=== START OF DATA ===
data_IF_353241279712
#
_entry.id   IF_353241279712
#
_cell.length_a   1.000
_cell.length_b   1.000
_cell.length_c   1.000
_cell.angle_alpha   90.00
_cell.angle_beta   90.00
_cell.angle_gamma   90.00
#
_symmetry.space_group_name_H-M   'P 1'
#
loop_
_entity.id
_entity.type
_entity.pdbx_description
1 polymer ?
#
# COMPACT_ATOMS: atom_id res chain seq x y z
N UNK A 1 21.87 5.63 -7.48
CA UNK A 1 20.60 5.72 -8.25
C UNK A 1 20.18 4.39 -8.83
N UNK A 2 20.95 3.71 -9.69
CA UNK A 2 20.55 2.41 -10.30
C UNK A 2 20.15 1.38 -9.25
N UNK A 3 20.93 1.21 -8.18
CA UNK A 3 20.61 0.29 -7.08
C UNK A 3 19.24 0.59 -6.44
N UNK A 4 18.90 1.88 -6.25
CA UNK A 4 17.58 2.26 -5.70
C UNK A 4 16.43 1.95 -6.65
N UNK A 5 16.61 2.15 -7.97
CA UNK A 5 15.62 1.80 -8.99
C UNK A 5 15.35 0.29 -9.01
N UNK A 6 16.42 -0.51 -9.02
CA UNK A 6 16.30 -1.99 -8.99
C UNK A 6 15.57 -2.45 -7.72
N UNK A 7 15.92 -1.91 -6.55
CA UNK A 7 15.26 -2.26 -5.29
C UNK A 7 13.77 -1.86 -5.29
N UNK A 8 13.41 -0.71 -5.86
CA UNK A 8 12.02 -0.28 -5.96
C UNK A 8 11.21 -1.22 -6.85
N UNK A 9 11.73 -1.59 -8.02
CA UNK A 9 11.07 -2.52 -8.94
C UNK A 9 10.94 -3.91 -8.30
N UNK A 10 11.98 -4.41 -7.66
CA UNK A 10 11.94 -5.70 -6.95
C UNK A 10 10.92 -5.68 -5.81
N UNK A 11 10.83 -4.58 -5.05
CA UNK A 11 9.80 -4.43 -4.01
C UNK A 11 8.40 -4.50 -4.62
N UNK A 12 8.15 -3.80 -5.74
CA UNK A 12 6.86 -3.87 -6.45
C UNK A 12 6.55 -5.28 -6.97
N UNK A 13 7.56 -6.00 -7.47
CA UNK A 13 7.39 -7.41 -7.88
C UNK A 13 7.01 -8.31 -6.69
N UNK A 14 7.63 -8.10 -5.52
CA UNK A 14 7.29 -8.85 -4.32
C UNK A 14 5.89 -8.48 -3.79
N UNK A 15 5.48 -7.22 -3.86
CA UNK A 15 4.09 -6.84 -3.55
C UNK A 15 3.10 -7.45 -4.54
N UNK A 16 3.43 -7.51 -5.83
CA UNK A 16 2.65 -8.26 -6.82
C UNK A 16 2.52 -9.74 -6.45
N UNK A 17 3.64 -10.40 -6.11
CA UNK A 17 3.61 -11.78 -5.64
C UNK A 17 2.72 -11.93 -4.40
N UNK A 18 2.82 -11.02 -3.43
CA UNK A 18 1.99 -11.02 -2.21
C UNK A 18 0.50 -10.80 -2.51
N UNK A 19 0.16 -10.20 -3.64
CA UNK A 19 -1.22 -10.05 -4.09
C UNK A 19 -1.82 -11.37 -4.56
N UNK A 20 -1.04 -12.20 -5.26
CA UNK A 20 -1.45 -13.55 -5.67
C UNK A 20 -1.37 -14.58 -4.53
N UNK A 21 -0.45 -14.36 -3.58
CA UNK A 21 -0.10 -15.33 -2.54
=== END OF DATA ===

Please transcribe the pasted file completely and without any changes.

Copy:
data_IF_353241279712
#
_entry.id   IF_353241279712
#
_cell.length_a   1.000
_cell.length_b   1.000
_cell.length_c   1.000
_cell.angle_alpha   90.00
_cell.angle_beta   90.00
_cell.angle_gamma   90.00
#
_symmetry.space_group_name_H-M   'P 1'
#
loop_
_entity.id
_entity.type
_entity.pdbx_description
1 polymer ?
#
# COMPACT_ATOMS: atom_id res chain seq x y z
N UNK A 1 21.87 5.63 -7.48
CA UNK A 1 20.60 5.72 -8.25
C UNK A 1 20.18 4.39 -8.83
N UNK A 2 20.95 3.71 -9.69
CA UNK A 2 20.55 2.41 -10.30
C UNK A 2 20.15 1.38 -9.25
N UNK A 3 20.93 1.21 -8.18
CA UNK A 3 20.61 0.29 -7.08
C UNK A 3 19.24 0.59 -6.44
N UNK A 4 18.90 1.88 -6.25
CA UNK A 4 17.58 2.26 -5.70
C UNK A 4 16.43 1.95 -6.65
N UNK A 5 16.61 2.15 -7.97
CA UNK A 5 15.62 1.80 -8.99
C UNK A 5 15.35 0.29 -9.01
N UNK A 6 16.42 -0.51 -9.02
CA UNK A 6 16.30 -1.99 -8.99
C UNK A 6 15.57 -2.45 -7.72
N UNK A 7 15.92 -1.91 -6.55
CA UNK A 7 15.26 -2.26 -5.29
C UNK A 7 13.77 -1.86 -5.29
N UNK A 8 13.41 -0.71 -5.86
CA UNK A 8 12.02 -0.28 -5.96
C UNK A 8 11.21 -1.22 -6.85
N UNK A 9 11.73 -1.59 -8.02
CA UNK A 9 11.07 -2.52 -8.94
C UNK A 9 10.94 -3.91 -8.30
N UNK A 10 11.98 -4.41 -7.66
CA UNK A 10 11.94 -5.70 -6.95
C UNK A 10 10.92 -5.68 -5.81
N UNK A 11 10.83 -4.58 -5.05
CA UNK A 11 9.80 -4.43 -4.01
C UNK A 11 8.40 -4.50 -4.62
N UNK A 12 8.15 -3.80 -5.74
CA UNK A 12 6.86 -3.87 -6.45
C UNK A 12 6.55 -5.28 -6.97
N UNK A 13 7.56 -6.00 -7.47
CA UNK A 13 7.39 -7.41 -7.88
C UNK A 13 7.01 -8.31 -6.69
N UNK A 14 7.63 -8.10 -5.52
CA UNK A 14 7.29 -8.85 -4.32
C UNK A 14 5.89 -8.48 -3.79
N UNK A 15 5.48 -7.22 -3.86
CA UNK A 15 4.09 -6.84 -3.55
C UNK A 15 3.10 -7.45 -4.54
N UNK A 16 3.43 -7.51 -5.83
CA UNK A 16 2.65 -8.26 -6.82
C UNK A 16 2.52 -9.74 -6.45
N UNK A 17 3.64 -10.40 -6.11
CA UNK A 17 3.61 -11.78 -5.64
C UNK A 17 2.72 -11.93 -4.40
N UNK A 18 2.82 -11.02 -3.43
CA UNK A 18 1.99 -11.02 -2.21
C UNK A 18 0.50 -10.80 -2.51
N UNK A 19 0.16 -10.20 -3.64
CA UNK A 19 -1.22 -10.05 -4.09
C UNK A 19 -1.82 -11.37 -4.56
N UNK A 20 -1.04 -12.20 -5.26
CA UNK A 20 -1.45 -13.55 -5.67
C UNK A 20 -1.37 -14.58 -4.53
N UNK A 21 -0.45 -14.36 -3.58
CA UNK A 21 -0.10 -15.33 -2.54